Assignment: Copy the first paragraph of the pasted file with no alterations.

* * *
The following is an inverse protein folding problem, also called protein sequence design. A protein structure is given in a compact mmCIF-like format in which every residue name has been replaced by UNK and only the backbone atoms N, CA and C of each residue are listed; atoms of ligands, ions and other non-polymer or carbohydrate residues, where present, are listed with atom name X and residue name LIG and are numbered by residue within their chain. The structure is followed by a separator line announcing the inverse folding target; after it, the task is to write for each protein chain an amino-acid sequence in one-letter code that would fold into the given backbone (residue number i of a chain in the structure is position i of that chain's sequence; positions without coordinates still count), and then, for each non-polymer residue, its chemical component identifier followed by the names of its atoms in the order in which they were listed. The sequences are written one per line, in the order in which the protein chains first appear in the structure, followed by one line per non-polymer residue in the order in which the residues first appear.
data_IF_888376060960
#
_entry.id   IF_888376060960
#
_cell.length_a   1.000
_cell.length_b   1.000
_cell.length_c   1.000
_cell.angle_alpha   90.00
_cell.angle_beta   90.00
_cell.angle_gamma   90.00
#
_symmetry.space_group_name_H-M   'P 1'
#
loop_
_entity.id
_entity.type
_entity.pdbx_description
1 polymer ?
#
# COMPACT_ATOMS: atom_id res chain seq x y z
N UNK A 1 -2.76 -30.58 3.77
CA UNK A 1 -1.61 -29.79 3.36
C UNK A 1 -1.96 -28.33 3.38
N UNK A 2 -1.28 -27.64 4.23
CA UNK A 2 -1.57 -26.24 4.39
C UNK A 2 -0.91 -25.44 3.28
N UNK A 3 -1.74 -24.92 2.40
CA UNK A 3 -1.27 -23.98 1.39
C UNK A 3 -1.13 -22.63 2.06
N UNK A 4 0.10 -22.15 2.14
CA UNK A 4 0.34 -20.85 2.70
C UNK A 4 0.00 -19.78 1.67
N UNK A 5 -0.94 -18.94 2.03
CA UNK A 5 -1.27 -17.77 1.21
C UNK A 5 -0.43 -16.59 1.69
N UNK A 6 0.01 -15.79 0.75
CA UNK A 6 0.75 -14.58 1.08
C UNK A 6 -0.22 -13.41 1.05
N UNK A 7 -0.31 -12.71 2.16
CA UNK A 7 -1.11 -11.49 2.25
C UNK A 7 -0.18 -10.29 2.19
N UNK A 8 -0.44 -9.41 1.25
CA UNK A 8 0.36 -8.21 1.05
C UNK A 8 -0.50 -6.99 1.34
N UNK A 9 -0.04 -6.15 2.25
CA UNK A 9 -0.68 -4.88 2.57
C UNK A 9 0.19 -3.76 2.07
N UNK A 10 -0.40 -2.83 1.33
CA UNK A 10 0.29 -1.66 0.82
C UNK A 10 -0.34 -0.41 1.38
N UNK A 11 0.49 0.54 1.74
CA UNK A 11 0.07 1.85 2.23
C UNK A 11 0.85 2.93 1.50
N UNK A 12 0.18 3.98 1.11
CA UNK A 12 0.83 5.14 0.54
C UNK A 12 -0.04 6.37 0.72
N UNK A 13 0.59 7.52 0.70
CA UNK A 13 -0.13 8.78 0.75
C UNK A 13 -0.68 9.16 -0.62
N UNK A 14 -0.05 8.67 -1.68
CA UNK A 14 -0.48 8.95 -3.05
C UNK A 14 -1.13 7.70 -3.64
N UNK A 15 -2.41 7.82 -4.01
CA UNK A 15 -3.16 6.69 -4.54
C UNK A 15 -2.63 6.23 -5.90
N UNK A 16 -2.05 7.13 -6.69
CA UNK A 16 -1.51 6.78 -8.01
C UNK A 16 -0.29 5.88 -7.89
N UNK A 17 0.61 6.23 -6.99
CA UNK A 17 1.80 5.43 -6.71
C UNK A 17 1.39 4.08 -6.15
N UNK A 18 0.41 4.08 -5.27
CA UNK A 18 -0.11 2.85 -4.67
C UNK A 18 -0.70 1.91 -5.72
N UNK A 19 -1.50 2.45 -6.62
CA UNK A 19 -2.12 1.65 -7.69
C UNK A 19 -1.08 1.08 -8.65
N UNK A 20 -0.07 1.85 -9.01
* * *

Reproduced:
The following is an inverse protein folding problem, also called protein sequence design. A protein structure is given in a compact mmCIF-like format in which every residue name has been replaced by UNK and only the backbone atoms N, CA and C of each residue are listed; atoms of ligands, ions and other non-polymer or carbohydrate residues, where present, are listed with atom name X and residue name LIG and are numbered by residue within their chain. The structure is followed by a separator line announcing the inverse folding target; after it, the task is to write for each protein chain an amino-acid sequence in one-letter code that would fold into the given backbone (residue number i of a chain in the structure is position i of that chain's sequence; positions without coordinates still count), and then, for each non-polymer residue, its chemical component identifier followed by the names of its atoms in the order in which they were listed. The sequences are written one per line, in the order in which the protein chains first appear in the structure, followed by one line per non-polymer residue in the order in which the residues first appear.